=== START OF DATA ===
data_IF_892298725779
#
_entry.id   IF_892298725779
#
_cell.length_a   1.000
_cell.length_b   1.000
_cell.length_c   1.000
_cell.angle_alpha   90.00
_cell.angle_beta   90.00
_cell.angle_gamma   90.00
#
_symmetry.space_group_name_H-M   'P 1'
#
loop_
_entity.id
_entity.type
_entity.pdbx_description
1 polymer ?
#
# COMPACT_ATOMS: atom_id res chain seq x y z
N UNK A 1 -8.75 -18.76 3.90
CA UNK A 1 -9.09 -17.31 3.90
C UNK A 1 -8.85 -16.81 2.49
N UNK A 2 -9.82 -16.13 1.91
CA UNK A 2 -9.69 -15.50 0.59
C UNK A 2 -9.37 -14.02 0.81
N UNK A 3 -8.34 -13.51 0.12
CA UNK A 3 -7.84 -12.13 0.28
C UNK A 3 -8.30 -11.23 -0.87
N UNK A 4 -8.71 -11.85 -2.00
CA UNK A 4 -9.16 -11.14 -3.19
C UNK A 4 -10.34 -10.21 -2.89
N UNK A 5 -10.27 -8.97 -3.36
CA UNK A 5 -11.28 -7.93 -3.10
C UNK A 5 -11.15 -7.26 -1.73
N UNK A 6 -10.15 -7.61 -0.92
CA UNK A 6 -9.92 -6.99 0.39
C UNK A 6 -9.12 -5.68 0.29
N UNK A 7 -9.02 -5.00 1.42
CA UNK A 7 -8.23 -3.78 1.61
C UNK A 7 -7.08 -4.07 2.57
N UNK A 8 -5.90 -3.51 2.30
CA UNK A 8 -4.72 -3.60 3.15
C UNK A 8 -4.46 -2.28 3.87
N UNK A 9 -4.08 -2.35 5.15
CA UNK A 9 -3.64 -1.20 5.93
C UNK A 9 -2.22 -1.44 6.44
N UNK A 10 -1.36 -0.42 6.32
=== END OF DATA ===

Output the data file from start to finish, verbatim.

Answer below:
data_IF_892298725779
#
_entry.id   IF_892298725779
#
_cell.length_a   1.000
_cell.length_b   1.000
_cell.length_c   1.000
_cell.angle_alpha   90.00
_cell.angle_beta   90.00
_cell.angle_gamma   90.00
#
_symmetry.space_group_name_H-M   'P 1'
#
loop_
_entity.id
_entity.type
_entity.pdbx_description
1 polymer ?
#
# COMPACT_ATOMS: atom_id res chain seq x y z
N UNK A 1 -8.75 -18.76 3.90
CA UNK A 1 -9.09 -17.31 3.90
C UNK A 1 -8.85 -16.81 2.49
N UNK A 2 -9.82 -16.13 1.91
CA UNK A 2 -9.69 -15.50 0.59
C UNK A 2 -9.37 -14.02 0.81
N UNK A 3 -8.34 -13.51 0.12
CA UNK A 3 -7.84 -12.13 0.28
C UNK A 3 -8.30 -11.23 -0.87
N UNK A 4 -8.71 -11.85 -2.00
CA UNK A 4 -9.16 -11.14 -3.19
C UNK A 4 -10.34 -10.21 -2.89
N UNK A 5 -10.27 -8.97 -3.36
CA UNK A 5 -11.28 -7.93 -3.10
C UNK A 5 -11.15 -7.26 -1.73
N UNK A 6 -10.15 -7.61 -0.92
CA UNK A 6 -9.92 -6.99 0.39
C UNK A 6 -9.12 -5.68 0.29
N UNK A 7 -9.02 -5.00 1.42
CA UNK A 7 -8.23 -3.78 1.61
C UNK A 7 -7.08 -4.07 2.57
N UNK A 8 -5.90 -3.51 2.30
CA UNK A 8 -4.72 -3.60 3.15
C UNK A 8 -4.46 -2.28 3.87
N UNK A 9 -4.08 -2.35 5.15
CA UNK A 9 -3.64 -1.20 5.93
C UNK A 9 -2.22 -1.44 6.44
N UNK A 10 -1.36 -0.42 6.32